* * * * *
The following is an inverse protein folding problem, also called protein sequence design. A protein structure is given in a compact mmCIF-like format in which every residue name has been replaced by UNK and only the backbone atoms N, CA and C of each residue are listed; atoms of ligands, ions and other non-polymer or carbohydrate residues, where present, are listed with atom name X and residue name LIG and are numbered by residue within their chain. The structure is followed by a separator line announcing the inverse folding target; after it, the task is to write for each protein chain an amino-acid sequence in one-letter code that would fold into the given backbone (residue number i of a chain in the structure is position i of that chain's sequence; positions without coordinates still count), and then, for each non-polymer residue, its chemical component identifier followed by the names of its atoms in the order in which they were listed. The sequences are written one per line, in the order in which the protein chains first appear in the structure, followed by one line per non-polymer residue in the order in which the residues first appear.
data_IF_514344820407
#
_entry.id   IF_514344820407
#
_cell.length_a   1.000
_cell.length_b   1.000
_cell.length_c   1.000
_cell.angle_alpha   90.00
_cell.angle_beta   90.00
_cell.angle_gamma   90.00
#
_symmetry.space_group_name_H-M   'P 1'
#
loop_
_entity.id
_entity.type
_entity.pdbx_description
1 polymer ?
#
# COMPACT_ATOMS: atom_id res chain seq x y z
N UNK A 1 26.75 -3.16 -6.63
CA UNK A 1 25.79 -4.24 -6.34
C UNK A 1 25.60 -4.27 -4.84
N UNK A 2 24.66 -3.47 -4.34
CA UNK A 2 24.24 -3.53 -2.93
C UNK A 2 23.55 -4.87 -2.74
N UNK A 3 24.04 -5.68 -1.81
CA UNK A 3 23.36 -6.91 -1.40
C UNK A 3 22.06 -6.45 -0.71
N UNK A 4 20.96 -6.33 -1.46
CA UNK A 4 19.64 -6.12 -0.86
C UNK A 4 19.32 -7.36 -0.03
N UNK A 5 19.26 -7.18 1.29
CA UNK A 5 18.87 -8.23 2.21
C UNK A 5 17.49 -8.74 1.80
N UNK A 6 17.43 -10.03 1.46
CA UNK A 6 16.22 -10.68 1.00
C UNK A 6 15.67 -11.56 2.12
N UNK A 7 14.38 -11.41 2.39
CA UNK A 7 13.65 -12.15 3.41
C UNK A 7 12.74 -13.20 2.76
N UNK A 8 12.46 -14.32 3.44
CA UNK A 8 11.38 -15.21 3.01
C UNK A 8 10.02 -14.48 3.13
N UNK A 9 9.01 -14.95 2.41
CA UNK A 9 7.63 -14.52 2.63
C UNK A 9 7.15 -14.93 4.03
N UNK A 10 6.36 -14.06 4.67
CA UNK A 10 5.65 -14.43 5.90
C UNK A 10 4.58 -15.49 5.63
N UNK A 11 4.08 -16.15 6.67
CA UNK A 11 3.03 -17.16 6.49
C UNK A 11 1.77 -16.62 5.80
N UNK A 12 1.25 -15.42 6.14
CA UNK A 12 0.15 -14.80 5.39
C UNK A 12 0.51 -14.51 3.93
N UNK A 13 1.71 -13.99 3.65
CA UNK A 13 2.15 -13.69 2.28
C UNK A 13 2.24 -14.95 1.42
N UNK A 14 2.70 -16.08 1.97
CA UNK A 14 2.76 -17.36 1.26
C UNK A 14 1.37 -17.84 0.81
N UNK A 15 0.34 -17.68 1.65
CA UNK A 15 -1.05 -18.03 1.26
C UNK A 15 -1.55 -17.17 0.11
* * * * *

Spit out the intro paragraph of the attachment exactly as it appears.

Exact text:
The following is an inverse protein folding problem, also called protein sequence design. A protein structure is given in a compact mmCIF-like format in which every residue name has been replaced by UNK and only the backbone atoms N, CA and C of each residue are listed; atoms of ligands, ions and other non-polymer or carbohydrate residues, where present, are listed with atom name X and residue name LIG and are numbered by residue within their chain. The structure is followed by a separator line announcing the inverse folding target; after it, the task is to write for each protein chain an amino-acid sequence in one-letter code that would fold into the given backbone (residue number i of a chain in the structure is position i of that chain's sequence; positions without coordinates still count), and then, for each non-polymer residue, its chemical component identifier followed by the names of its atoms in the order in which they were listed. The sequences are written one per line, in the order in which the protein chains first appear in the structure, followed by one line per non-polymer residue in the order in which the residues first appear.